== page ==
“Ow!  That hurts my back,” I groaned, not knowing where I was, who was moving me or why.  Aware of bright lights, sirens and men’s voices, I heard someone say, while enclosing my neck in a brace, “Broken neck, possible broken leg.”  I thought, “Are they talking about me?  I don’t want a broken leg, much less a broken neck.”  I had no way of knowing what had happened, but suddenly the thought ran through my mind that I had been in some kind of accident.

Across the inside of my head stretched a blackboard which appeared to be blank.  Slowly, printed in white, as if someone were writing with chalk, there flashed a phone number.  Call my son,” I mumbled, repeating the numbers before me.  Then, as surely as I knew Keith’s phone number, I repeated both Ken’s and my HMO medical numbers.   “I have a pacemaker and my husband has severe Alzheimer’s.  Don’t let him wander away,” I added, somehow knowing he would need all of the important information.  “Can you tell me your name and birth date?” another voice asked.  I answered his question and gave him Ken’s name and birth date as well, then faded into an unconscious place.

Obviously, the driver of the maverick car did not correct as I had assumed.  Instead, his vehicle must have remained in the diagonal line aimed in my direction.  I was like a sitting duck in a shooting gallery, the trajectory of his set course was fixed on me.  He couldn’t miss.  In retrospect, who could have known he had spent the afternoon drinking and was drunk out of his mind?   Authorities could only calculate the speed of his car as it broadsided my SUV just behind the driver’s seat.  Out of control, the maverick bounced off before slamming once again into the rear of my vehicle, spinning it wildly before coming to a stop — facing in a southerly direction.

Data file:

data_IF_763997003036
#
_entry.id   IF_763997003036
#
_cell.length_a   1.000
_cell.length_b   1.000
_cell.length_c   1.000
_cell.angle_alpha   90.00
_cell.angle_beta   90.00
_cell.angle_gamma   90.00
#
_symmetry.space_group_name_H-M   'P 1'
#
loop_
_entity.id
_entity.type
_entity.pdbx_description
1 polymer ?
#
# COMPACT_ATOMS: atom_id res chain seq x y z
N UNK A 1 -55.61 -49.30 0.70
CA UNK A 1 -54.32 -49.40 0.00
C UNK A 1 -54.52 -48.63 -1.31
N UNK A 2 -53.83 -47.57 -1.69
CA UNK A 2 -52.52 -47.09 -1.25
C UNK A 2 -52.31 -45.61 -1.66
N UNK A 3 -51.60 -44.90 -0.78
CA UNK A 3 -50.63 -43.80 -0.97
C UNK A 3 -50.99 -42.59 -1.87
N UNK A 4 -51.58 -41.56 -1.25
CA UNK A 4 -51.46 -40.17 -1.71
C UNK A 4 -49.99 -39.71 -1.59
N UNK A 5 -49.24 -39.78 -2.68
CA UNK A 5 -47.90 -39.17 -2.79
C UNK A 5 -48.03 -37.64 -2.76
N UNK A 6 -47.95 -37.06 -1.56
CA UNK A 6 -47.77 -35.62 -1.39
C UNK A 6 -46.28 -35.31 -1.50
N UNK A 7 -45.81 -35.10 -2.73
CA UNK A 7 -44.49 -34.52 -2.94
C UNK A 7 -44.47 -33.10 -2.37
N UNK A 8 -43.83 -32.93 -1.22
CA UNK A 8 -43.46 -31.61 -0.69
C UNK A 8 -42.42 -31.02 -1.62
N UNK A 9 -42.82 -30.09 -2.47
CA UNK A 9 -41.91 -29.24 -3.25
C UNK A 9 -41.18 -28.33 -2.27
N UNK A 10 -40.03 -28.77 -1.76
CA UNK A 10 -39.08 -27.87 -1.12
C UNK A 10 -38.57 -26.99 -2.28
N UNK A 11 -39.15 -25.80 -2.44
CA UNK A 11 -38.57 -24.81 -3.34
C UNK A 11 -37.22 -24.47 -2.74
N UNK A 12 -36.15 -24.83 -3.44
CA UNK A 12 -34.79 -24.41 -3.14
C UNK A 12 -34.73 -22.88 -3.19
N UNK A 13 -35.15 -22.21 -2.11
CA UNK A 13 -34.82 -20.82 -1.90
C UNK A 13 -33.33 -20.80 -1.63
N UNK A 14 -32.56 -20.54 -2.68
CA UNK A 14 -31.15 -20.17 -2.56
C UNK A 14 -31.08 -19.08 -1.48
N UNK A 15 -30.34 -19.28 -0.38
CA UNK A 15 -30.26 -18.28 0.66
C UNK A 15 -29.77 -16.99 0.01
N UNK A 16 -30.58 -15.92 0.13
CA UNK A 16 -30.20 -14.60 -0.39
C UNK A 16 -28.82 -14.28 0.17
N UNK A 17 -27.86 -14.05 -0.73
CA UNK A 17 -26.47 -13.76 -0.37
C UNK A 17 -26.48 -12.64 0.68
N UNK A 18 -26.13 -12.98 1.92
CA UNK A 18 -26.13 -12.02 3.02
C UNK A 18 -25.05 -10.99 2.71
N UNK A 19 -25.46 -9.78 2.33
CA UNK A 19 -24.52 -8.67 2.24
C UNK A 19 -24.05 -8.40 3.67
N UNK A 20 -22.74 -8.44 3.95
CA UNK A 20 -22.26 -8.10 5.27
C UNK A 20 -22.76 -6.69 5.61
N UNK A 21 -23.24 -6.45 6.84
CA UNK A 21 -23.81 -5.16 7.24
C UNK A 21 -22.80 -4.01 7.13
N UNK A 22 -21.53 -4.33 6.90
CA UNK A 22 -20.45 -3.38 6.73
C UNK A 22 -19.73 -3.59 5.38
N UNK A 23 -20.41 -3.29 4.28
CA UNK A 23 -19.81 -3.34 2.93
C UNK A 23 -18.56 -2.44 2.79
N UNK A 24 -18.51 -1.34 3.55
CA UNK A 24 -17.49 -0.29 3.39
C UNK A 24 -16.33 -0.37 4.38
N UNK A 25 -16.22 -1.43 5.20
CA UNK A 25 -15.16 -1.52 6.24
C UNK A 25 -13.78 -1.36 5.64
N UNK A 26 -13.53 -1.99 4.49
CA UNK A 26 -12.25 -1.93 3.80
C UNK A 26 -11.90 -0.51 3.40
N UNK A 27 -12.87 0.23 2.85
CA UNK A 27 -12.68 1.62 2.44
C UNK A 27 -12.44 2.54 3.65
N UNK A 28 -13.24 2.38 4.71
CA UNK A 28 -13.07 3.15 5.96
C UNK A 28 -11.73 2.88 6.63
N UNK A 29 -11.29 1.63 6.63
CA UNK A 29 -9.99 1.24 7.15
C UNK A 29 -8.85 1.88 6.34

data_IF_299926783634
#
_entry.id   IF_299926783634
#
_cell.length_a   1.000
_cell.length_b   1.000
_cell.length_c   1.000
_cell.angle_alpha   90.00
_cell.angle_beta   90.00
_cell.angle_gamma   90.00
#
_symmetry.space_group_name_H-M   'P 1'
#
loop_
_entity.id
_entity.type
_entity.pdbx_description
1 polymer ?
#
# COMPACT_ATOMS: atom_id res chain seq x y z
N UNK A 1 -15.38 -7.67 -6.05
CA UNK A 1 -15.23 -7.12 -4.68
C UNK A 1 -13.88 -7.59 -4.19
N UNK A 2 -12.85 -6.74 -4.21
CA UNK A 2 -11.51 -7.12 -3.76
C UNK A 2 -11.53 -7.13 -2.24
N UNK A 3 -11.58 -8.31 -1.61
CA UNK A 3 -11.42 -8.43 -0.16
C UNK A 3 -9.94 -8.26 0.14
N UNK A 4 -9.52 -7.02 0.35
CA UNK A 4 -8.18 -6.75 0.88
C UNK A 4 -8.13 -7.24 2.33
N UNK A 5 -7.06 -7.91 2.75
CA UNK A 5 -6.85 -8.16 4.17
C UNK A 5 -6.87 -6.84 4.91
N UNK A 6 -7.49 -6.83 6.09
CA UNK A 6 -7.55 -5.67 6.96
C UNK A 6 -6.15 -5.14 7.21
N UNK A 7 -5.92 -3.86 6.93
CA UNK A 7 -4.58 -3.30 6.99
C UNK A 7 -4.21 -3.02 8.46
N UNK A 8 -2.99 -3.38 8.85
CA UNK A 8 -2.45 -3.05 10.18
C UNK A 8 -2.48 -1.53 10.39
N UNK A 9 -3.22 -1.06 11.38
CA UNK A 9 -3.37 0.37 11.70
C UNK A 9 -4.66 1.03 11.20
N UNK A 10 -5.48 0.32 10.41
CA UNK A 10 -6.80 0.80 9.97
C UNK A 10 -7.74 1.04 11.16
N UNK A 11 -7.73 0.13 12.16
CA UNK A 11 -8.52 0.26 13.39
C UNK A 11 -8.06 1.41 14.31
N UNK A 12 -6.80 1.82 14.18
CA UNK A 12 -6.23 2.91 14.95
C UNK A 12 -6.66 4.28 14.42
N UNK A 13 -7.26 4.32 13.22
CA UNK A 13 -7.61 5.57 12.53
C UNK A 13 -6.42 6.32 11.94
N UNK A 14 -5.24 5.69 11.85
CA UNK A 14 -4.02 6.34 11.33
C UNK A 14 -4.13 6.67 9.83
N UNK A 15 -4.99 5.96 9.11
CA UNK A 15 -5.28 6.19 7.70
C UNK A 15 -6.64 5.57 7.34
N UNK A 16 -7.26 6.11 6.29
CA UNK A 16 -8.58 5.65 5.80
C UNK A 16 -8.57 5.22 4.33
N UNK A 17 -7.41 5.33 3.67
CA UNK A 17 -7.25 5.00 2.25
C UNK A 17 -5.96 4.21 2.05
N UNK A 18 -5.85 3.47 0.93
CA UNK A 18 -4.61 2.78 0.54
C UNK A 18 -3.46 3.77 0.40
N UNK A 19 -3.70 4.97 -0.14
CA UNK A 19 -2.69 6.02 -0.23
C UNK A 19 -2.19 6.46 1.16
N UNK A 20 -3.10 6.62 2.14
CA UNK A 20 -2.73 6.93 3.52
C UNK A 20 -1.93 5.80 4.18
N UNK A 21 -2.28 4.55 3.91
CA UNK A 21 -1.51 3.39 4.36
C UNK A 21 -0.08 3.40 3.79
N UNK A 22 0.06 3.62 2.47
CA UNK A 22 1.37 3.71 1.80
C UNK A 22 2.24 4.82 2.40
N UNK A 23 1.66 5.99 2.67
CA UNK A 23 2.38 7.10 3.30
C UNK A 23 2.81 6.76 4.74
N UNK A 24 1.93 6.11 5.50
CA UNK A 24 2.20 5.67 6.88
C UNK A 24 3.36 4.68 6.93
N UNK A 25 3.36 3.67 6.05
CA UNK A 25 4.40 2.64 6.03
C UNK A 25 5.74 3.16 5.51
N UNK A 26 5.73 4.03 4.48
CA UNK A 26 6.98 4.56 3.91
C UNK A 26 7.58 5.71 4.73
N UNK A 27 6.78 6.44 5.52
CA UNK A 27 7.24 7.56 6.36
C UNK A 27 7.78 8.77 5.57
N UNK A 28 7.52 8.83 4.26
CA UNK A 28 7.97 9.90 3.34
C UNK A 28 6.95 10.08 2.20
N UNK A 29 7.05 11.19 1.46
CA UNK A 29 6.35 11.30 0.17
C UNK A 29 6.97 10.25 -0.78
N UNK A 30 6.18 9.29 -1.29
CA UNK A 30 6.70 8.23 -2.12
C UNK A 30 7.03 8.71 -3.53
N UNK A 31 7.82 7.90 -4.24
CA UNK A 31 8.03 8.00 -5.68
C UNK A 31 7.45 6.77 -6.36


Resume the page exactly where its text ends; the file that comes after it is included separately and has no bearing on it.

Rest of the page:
Inside, I had been unaware of  impact, the first blow no doubt knowking me out cold.  I can only speculate on what followed.  The seat belt, which I had buckled, failed.  I believe it retracted on impact, and in so doing snapped the metal-locking end into my lip, cutting it just left of my nose at the same time knocking out one bottom tooth.  The air bag deployed, but without the seat belt holding me in place it was ineffective.  Lacking any restraint, I became air born and was somehow hurled through the driver’s side window onto the street where I lay until paramedics arrived.  (By comparison, Ken’s injuries were minor, but still required several days of observation in the hospital.  Restrained, confused, combative and unhappy, our concerned children insisted he be released for better care at home).

While my family waited and worried outside the trauma unit, I was finally stablized by a group of dedicated and extraordinarily skilled doctors following an hour and a half  of intense effort.  Medically, I was a mess.  The team of professionals battled shut-down kidneys, stabilization worries; there were cuts, contusions, blood loss, massive bruising, broken ribs, a broken neck, head fracture with concussion and I had inhaled glass shards while exiting through the closed window  They worried I could suffer a stroke or be paralyzed as the neck fracture was a top vertebrae protecting vital areas and nerves which commanded life itself.